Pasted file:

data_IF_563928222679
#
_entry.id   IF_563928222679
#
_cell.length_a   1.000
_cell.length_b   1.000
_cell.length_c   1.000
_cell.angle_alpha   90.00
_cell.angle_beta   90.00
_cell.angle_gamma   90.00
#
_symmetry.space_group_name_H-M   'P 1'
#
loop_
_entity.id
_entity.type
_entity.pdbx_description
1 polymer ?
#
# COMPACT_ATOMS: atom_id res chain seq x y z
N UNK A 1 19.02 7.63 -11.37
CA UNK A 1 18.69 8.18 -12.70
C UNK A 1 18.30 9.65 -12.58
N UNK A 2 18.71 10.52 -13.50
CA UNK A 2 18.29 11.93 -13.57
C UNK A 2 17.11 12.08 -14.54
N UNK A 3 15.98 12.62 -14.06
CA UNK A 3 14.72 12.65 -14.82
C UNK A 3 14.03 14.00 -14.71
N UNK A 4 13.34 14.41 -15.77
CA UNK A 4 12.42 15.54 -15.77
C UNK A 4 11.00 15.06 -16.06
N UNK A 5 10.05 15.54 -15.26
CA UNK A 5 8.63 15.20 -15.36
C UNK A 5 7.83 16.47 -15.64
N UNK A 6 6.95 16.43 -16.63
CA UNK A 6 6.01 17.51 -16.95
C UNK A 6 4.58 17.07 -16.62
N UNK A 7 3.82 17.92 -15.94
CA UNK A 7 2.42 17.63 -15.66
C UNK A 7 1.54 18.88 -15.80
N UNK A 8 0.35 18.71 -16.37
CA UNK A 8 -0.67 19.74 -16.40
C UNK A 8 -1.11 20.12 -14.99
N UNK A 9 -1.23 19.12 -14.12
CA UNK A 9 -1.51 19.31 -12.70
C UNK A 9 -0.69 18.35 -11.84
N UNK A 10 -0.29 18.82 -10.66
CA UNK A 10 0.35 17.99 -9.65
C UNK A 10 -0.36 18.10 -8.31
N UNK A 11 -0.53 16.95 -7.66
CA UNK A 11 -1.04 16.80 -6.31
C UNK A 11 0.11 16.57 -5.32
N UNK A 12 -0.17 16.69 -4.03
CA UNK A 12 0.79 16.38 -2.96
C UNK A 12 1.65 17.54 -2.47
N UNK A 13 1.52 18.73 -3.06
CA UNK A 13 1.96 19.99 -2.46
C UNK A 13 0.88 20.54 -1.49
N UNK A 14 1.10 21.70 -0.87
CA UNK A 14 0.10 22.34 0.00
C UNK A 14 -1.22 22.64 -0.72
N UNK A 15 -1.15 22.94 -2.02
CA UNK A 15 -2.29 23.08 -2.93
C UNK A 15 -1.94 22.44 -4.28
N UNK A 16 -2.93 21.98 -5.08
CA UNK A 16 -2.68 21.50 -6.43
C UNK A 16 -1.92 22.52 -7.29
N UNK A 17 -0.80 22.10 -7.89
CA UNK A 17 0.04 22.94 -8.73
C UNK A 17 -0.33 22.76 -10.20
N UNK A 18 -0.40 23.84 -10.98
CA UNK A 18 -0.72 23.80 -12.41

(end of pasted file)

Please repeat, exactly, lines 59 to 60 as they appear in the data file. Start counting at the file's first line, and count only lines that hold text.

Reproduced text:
C UNK A 13 0.88 20.54 -1.49
N UNK A 14 1.10 21.70 -0.87